Tools/frameworks/library come and go so I'll start with the theory then show how I set this up using Junit and Mockio for unit testing, Cucumber for acceptance tests and Gatling for performance tests. Well I won't show JUnit and Mockito because that is boring!

So here's how I develop a feature:
  1. Write a high level end to end acceptance test. There will be times where I'll want acceptance tests not to be end to end, like if there was an embedded rules engine.
  2. Write a basic performance test.
  3. TDD with unit testing framework until the above two pass.
  4. Consider scenario based performance test.
I hate to work without test first at the acceptance level, even for a small feature (half a day dev?) I find them invaluable for keeping me on track and letting me know when functionally I am done. Especially if I end up doing a bit too much Unit testing/Mocking (bad Chris!) as when head down in code it is easy to forget the big picture: what functionality are you developing for a user. 

Next is a newer part of my development process. Here I want a performance test for the new feature, this may not be applicable but it usually is. Which ever framework I am using here I want to be able to run it locally and as part of my continuous integration for trend analysis. However I want more for my effort than that, I really want to be able to use the same code for running against various environments running different hardware.

I hate performance tests that aren't in source control and versioned. Tools that use a GUI are no use to me, I constantly found while working at my last company that the "performance testers" would constantly change their scripts and this would change the trend way more than any application changes. I want to be able to track both.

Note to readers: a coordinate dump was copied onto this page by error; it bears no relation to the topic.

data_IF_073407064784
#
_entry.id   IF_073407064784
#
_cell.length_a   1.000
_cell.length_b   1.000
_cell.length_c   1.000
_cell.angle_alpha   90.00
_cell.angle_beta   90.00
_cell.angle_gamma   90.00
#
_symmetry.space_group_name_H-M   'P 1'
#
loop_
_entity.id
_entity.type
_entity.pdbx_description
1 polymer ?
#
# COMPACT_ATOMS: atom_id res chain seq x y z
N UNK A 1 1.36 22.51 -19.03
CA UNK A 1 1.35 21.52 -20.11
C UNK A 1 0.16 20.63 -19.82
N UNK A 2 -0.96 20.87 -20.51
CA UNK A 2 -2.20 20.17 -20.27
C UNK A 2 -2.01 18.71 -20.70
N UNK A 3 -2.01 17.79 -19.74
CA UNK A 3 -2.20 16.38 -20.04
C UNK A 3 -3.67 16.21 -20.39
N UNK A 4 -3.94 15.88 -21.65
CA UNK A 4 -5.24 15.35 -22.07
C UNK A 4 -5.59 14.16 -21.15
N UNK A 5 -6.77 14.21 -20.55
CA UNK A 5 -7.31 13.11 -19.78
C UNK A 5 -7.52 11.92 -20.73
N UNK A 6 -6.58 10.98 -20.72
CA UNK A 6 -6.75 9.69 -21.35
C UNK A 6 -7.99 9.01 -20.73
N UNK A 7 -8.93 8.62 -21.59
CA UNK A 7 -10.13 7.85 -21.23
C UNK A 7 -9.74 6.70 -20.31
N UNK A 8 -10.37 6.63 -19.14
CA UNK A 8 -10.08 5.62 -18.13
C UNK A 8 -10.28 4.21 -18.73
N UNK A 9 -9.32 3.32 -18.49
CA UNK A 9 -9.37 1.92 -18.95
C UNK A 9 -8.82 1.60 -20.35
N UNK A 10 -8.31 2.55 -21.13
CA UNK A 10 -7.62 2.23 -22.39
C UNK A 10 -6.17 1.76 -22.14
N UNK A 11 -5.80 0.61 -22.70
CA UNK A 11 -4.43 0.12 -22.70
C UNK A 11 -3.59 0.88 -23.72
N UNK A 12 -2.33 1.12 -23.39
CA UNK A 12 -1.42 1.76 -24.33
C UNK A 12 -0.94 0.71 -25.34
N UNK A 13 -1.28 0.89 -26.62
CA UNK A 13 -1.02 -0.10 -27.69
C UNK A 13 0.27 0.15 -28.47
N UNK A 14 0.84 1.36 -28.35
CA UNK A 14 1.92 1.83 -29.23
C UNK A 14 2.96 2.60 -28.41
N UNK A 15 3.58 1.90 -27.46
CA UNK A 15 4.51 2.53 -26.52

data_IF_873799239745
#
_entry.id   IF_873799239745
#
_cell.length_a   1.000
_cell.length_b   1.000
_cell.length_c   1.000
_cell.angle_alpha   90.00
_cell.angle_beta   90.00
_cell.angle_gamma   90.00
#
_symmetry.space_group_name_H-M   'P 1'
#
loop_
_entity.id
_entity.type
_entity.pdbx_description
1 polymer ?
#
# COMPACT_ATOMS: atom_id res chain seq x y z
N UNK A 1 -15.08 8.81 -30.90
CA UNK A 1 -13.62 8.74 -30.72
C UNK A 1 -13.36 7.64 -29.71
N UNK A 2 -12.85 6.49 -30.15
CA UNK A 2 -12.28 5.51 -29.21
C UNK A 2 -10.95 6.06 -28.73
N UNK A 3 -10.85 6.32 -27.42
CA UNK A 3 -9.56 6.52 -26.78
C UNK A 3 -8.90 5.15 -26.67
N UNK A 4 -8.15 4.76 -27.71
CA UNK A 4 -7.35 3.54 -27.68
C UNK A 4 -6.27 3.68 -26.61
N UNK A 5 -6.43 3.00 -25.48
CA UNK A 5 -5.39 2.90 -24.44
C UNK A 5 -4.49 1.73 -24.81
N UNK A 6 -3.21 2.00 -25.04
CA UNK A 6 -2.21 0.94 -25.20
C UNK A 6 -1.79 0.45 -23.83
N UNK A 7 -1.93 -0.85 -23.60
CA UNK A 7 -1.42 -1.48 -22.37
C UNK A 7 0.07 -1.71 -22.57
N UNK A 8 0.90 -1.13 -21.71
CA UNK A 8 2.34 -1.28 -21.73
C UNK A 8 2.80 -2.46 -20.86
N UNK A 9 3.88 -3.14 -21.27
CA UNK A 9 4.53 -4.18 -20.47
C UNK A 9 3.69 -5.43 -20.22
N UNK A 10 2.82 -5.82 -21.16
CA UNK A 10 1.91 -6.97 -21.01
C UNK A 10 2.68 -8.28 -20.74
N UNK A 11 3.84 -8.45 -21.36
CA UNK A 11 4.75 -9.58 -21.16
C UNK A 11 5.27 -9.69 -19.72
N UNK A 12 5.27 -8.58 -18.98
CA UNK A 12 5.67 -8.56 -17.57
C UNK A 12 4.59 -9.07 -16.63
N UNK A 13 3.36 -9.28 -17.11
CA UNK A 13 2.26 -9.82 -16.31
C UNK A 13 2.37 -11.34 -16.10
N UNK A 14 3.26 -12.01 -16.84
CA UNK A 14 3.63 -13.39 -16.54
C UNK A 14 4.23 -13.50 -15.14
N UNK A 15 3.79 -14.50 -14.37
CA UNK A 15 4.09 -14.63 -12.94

So how to set all this up for a Spring Boot application using Cucumber and Gatling?

This post is on build setup, not the actual writing of the tests. My aim is to enable easy acceptance/performance testing.

Here's the layout of my latest project:

Main is the source, test is the unit tests and e2e is both the Cucumber and the Gatling tests. I could have had separate source sets for the Cucumber and Gatling tests but that would have confused IntelliJ's Gradle support too much (and they are nicely split by Cucumber being Java and Gatling being Scala).

Cucumber JVM

There are various articles on Cucumber-JVM, here's the steps I used to get this running nicely in the IDE and via Gradle.

First the new source set:

Nothing exciting here, we are using the same classapth as test, we could have had a separate one.

Next is dependencies, this is actually the Gatling and HTTP client (for hitting our application) as well.

We cucumber JUnit and Spring dependencies.

Next is the source code for the acceptance tests. The Features are in the resource folder and the source is in the Java folder. To allow running via Gradle you also create a JUnit test to run all the features. Intellij should work find without this by just running the feature files.

Here I have Features separated by type, here's an example Feature:

I like to keep the language at a high level so a non-techy can write these. The JUnit test RunEndToEndTests looks like this:

This is what Gradle will pick up when we run this from the command line. You could separate this out into multiple tests if you wanted.